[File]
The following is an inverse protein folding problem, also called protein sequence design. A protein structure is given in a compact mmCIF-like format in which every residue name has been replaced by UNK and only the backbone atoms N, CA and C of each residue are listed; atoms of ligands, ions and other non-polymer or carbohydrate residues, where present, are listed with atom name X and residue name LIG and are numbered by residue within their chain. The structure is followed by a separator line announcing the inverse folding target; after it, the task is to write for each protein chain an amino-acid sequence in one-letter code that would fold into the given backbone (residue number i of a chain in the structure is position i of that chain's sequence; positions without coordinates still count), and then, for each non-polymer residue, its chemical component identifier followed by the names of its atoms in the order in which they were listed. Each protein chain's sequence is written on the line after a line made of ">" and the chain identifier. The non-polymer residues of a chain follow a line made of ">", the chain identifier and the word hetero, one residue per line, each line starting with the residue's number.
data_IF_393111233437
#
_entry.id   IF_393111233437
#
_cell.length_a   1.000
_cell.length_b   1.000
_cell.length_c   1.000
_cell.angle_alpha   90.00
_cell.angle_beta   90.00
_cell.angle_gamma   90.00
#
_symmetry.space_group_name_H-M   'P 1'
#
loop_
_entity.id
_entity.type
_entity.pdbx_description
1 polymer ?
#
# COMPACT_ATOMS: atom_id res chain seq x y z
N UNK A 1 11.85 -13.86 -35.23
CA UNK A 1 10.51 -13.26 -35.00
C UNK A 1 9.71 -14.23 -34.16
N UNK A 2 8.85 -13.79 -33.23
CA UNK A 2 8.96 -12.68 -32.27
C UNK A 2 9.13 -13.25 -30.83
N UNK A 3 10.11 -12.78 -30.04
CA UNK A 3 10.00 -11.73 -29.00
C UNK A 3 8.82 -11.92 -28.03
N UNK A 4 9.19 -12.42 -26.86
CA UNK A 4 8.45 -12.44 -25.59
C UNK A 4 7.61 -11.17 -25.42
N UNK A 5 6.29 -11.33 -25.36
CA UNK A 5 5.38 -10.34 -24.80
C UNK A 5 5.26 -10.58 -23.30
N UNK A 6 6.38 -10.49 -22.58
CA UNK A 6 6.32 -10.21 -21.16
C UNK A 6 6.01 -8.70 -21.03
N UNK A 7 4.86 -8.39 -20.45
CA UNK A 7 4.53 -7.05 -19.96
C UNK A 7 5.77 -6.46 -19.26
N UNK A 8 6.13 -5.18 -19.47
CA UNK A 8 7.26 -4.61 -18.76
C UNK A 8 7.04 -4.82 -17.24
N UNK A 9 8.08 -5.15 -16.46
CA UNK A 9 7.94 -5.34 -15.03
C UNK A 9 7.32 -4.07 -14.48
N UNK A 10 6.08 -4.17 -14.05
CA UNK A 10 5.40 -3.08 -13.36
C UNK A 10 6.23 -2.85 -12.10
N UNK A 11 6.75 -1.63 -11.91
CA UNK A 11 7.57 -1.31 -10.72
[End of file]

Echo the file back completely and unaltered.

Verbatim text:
The following is an inverse protein folding problem, also called protein sequence design. A protein structure is given in a compact mmCIF-like format in which every residue name has been replaced by UNK and only the backbone atoms N, CA and C of each residue are listed; atoms of ligands, ions and other non-polymer or carbohydrate residues, where present, are listed with atom name X and residue name LIG and are numbered by residue within their chain. The structure is followed by a separator line announcing the inverse folding target; after it, the task is to write for each protein chain an amino-acid sequence in one-letter code that would fold into the given backbone (residue number i of a chain in the structure is position i of that chain's sequence; positions without coordinates still count), and then, for each non-polymer residue, its chemical component identifier followed by the names of its atoms in the order in which they were listed. Each protein chain's sequence is written on the line after a line made of ">" and the chain identifier. The non-polymer residues of a chain follow a line made of ">", the chain identifier and the word hetero, one residue per line, each line starting with the residue's number.
data_IF_393111233437
#
_entry.id   IF_393111233437
#
_cell.length_a   1.000
_cell.length_b   1.000
_cell.length_c   1.000
_cell.angle_alpha   90.00
_cell.angle_beta   90.00
_cell.angle_gamma   90.00
#
_symmetry.space_group_name_H-M   'P 1'
#
loop_
_entity.id
_entity.type
_entity.pdbx_description
1 polymer ?
#
# COMPACT_ATOMS: atom_id res chain seq x y z
N UNK A 1 11.85 -13.86 -35.23
CA UNK A 1 10.51 -13.26 -35.00
C UNK A 1 9.71 -14.23 -34.16
N UNK A 2 8.85 -13.79 -33.23
CA UNK A 2 8.96 -12.68 -32.27
C UNK A 2 9.13 -13.25 -30.83
N UNK A 3 10.11 -12.78 -30.04
CA UNK A 3 10.00 -11.73 -29.00
C UNK A 3 8.82 -11.92 -28.03
N UNK A 4 9.19 -12.42 -26.86
CA UNK A 4 8.45 -12.44 -25.59
C UNK A 4 7.61 -11.17 -25.42
N UNK A 5 6.29 -11.33 -25.36
CA UNK A 5 5.38 -10.34 -24.80
C UNK A 5 5.26 -10.58 -23.30
N UNK A 6 6.38 -10.49 -22.58
CA UNK A 6 6.32 -10.21 -21.16
C UNK A 6 6.01 -8.70 -21.03
N UNK A 7 4.86 -8.39 -20.45
CA UNK A 7 4.53 -7.05 -19.96
C UNK A 7 5.77 -6.46 -19.26
N UNK A 8 6.13 -5.18 -19.47
CA UNK A 8 7.26 -4.61 -18.76
C UNK A 8 7.04 -4.82 -17.24
N UNK A 9 8.08 -5.15 -16.46
CA UNK A 9 7.94 -5.34 -15.03
C UNK A 9 7.32 -4.07 -14.48
N UNK A 10 6.08 -4.17 -14.05
CA UNK A 10 5.40 -3.08 -13.36
C UNK A 10 6.23 -2.85 -12.10
N UNK A 11 6.75 -1.63 -11.91
CA UNK A 11 7.57 -1.31 -10.72